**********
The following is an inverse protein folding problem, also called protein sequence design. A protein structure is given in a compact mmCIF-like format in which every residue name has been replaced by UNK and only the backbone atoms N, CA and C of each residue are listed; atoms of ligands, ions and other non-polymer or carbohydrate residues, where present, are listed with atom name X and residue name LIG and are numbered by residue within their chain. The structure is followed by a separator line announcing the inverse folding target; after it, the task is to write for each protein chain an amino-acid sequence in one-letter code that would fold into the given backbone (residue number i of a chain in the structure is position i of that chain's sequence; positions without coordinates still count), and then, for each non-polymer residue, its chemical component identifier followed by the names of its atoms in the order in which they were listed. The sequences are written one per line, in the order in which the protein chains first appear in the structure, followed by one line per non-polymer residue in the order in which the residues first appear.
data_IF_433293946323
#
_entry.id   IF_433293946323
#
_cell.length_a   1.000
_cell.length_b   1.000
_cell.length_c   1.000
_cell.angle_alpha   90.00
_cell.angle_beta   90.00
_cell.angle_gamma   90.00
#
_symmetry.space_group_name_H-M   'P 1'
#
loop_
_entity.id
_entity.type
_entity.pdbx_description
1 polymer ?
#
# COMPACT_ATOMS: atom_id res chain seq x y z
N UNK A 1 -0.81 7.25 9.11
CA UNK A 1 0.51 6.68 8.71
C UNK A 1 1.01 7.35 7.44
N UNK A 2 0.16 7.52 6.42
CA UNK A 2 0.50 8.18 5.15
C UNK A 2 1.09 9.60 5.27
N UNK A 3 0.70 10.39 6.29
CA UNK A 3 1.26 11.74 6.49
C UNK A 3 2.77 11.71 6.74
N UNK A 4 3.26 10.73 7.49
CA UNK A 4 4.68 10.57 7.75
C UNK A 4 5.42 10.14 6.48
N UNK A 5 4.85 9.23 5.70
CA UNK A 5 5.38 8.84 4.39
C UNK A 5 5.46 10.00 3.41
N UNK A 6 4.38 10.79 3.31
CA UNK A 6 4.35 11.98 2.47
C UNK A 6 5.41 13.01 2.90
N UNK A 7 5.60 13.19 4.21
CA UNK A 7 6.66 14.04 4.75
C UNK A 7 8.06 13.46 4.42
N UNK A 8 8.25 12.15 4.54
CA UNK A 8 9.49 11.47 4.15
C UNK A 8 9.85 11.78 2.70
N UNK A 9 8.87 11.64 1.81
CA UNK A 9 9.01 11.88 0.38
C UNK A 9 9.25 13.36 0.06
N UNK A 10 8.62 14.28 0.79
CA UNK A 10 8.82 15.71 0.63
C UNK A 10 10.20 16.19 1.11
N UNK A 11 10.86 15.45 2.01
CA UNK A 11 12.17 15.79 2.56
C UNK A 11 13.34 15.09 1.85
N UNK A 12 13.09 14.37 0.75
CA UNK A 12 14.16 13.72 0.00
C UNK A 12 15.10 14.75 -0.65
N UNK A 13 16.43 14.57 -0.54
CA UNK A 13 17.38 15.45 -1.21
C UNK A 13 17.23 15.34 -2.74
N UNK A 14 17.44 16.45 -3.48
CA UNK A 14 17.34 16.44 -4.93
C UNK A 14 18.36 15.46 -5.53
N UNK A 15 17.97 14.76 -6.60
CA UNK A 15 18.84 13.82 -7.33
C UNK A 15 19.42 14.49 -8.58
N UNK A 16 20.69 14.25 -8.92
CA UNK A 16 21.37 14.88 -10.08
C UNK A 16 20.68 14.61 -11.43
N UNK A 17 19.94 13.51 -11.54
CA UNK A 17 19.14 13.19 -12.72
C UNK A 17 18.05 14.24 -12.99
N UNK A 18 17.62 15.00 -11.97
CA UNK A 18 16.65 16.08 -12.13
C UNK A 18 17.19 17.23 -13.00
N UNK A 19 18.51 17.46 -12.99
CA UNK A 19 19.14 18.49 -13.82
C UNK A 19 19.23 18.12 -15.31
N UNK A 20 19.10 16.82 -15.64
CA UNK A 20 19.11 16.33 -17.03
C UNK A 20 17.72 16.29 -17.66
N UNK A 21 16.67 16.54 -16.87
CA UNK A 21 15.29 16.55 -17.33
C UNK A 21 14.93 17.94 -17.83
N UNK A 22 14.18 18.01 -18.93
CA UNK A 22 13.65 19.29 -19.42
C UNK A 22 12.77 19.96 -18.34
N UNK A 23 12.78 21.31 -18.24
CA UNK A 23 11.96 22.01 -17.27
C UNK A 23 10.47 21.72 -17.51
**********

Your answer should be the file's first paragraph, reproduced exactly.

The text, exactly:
The following is an inverse protein folding problem, also called protein sequence design. A protein structure is given in a compact mmCIF-like format in which every residue name has been replaced by UNK and only the backbone atoms N, CA and C of each residue are listed; atoms of ligands, ions and other non-polymer or carbohydrate residues, where present, are listed with atom name X and residue name LIG and are numbered by residue within their chain. The structure is followed by a separator line announcing the inverse folding target; after it, the task is to write for each protein chain an amino-acid sequence in one-letter code that would fold into the given backbone (residue number i of a chain in the structure is position i of that chain's sequence; positions without coordinates still count), and then, for each non-polymer residue, its chemical component identifier followed by the names of its atoms in the order in which they were listed. The sequences are written one per line, in the order in which the protein chains first appear in the structure, followed by one line per non-polymer residue in the order in which the residues first appear.